Bridwell Library Summer-Fall 2018 Events
Helen Warren DeGolyer Bookbinding Competition and Exhibition
June 8 – July 13
Every three years, Bridwell Library hosts a bookbinding competition named in honor of the late Helen Warren DeGolyer, an esteemed patron of the Dallas arts and education. The triennial event is made possible through an endowment established by her family in 1996.
American bookbinders seeking to enter the competition must submit their proposals for rebinding a specific book from the Bridwell collection, as well as a recent example of their work.
The person who submits the winning entry receives the 2018 DeGolyer Award for American Bookbinding, which carries a commission to bind the book according to the terms of the winner’s proposal. In addition, the competition judges select award winners for excellence in fine binding and artistic design.
This year’s panel of judges includes Tish Brewer of the Center for Art Conservation; Bexx Caswell-Olson, special collections conservator for the libraries of Michigan State University; R. Arvid Nelsen, rare books and manuscripts librarian at Bridwell Library; Ellen Buie Niewyk, a special collections curator at SMU’s Hamon Arts Library; and Priscilla Spitler, the owner of Hands On Bookbinding of Truth or Consequences, N.M., and the recipient of the 2015 DeGolyer Award.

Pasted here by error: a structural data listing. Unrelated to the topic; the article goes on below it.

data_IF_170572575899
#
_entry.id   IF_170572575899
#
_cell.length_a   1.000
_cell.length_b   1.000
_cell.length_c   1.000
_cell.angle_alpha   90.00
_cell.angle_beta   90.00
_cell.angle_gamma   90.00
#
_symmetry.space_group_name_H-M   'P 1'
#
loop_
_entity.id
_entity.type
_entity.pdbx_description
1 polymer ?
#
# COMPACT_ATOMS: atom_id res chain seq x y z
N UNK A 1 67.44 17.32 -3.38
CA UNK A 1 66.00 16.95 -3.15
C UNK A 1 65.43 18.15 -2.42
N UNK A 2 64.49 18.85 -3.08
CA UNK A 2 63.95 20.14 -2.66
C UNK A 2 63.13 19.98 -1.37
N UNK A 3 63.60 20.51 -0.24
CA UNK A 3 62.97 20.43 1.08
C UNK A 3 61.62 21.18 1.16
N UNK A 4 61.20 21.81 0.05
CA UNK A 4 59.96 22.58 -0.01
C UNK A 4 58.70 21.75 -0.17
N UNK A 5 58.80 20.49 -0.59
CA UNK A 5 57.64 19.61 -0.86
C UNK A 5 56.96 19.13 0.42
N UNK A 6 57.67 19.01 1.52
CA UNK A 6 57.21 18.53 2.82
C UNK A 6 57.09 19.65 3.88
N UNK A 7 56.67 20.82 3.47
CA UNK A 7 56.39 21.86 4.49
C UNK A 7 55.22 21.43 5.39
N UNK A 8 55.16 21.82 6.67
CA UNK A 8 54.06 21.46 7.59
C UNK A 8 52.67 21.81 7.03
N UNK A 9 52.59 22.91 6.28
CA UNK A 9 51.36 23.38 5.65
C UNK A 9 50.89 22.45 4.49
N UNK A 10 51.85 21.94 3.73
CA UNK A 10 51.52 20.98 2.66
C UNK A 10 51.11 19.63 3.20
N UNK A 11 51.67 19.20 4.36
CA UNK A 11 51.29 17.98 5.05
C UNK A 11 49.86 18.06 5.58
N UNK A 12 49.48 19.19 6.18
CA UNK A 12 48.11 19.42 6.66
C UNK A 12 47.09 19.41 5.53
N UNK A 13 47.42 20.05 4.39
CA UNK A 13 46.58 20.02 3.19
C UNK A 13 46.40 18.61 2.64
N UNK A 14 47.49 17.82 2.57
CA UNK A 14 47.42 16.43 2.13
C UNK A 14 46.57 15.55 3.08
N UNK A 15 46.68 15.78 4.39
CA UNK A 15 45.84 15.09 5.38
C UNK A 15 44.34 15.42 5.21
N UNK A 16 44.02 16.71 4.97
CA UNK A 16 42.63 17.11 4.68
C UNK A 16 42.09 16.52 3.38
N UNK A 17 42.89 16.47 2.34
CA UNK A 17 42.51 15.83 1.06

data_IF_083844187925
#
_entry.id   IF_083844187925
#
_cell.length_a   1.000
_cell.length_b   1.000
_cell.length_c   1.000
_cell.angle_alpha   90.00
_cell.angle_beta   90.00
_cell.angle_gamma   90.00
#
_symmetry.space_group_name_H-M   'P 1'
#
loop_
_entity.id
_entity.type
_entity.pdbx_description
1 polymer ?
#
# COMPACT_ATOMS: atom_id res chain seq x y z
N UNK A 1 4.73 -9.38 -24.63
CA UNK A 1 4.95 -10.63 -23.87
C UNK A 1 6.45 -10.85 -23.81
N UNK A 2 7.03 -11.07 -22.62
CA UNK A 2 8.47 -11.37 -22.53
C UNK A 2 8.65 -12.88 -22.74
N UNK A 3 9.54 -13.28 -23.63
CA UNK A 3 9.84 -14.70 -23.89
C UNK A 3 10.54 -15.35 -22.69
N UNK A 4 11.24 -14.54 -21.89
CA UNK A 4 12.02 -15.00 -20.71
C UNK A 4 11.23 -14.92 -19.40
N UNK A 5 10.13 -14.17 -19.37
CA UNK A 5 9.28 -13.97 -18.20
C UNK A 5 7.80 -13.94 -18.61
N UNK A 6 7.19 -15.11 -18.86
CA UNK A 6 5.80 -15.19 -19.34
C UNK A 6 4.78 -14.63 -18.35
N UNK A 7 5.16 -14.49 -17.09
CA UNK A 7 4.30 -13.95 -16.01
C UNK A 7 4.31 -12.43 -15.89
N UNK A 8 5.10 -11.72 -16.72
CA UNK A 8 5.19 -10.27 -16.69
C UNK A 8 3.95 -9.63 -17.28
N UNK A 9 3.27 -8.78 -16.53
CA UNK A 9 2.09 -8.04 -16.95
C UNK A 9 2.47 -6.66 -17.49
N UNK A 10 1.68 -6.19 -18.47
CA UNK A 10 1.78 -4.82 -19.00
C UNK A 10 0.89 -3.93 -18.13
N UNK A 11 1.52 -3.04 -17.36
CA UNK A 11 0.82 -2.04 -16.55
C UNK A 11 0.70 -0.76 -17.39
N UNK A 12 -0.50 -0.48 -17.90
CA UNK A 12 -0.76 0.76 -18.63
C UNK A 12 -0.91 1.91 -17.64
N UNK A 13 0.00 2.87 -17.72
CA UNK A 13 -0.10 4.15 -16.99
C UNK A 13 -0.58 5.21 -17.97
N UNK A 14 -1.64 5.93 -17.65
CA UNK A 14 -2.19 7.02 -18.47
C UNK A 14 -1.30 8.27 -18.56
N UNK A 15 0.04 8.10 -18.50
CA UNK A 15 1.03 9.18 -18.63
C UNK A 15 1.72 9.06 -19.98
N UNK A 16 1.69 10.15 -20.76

The Bridwell book to be bound in this year’s competition is Volume 4 (The Apocrypha) of The English Bible: containing the Old Testament & the New, published by the Doves Press of Hammersmith, London, between 1903 and 1905.
On display in conjunction with the competition will be the contestants’ submitted designs, as well as other examples of fine bookbinding, including winners of past DeGolyer competitions. The Doves Press Apocrypha, bound as issued, will also be displayed.
Bridwell Library Special Collections houses two complete sets (and one incomplete set) of the Doves Press Bible printed on paper — and one of only two sets printed on vellum. The vellum set belonged to Emery Walker, one of the founders of the Doves Press.
Aug. 20 – Dec. 14